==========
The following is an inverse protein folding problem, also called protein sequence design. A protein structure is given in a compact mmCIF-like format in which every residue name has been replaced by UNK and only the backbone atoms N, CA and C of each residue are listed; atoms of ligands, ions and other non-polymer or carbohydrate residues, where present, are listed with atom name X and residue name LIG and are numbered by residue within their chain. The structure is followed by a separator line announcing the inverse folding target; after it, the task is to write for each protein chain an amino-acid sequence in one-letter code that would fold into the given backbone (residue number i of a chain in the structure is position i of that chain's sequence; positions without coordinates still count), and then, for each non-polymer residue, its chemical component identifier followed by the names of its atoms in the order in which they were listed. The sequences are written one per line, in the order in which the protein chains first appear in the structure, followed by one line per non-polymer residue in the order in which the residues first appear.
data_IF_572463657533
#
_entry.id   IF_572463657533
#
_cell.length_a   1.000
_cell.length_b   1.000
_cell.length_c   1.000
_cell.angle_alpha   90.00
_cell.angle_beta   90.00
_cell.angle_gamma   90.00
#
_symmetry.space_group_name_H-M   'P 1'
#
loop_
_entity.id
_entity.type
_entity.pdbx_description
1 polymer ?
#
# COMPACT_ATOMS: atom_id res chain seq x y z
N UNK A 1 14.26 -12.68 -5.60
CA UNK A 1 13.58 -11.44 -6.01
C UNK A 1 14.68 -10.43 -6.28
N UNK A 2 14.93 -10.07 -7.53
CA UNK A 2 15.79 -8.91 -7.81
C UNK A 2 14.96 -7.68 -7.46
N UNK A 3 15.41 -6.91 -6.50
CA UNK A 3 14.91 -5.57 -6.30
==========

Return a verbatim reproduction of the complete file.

The following is an inverse protein folding problem, also called protein sequence design. A protein structure is given in a compact mmCIF-like format in which every residue name has been replaced by UNK and only the backbone atoms N, CA and C of each residue are listed; atoms of ligands, ions and other non-polymer or carbohydrate residues, where present, are listed with atom name X and residue name LIG and are numbered by residue within their chain. The structure is followed by a separator line announcing the inverse folding target; after it, the task is to write for each protein chain an amino-acid sequence in one-letter code that would fold into the given backbone (residue number i of a chain in the structure is position i of that chain's sequence; positions without coordinates still count), and then, for each non-polymer residue, its chemical component identifier followed by the names of its atoms in the order in which they were listed. The sequences are written one per line, in the order in which the protein chains first appear in the structure, followed by one line per non-polymer residue in the order in which the residues first appear.
data_IF_572463657533
#
_entry.id   IF_572463657533
#
_cell.length_a   1.000
_cell.length_b   1.000
_cell.length_c   1.000
_cell.angle_alpha   90.00
_cell.angle_beta   90.00
_cell.angle_gamma   90.00
#
_symmetry.space_group_name_H-M   'P 1'
#
loop_
_entity.id
_entity.type
_entity.pdbx_description
1 polymer ?
#
# COMPACT_ATOMS: atom_id res chain seq x y z
N UNK A 1 14.26 -12.68 -5.60
CA UNK A 1 13.58 -11.44 -6.01
C UNK A 1 14.68 -10.43 -6.28
N UNK A 2 14.93 -10.07 -7.53
CA UNK A 2 15.79 -8.91 -7.81
C UNK A 2 14.96 -7.68 -7.46
N UNK A 3 15.41 -6.91 -6.50
CA UNK A 3 14.91 -5.57 -6.30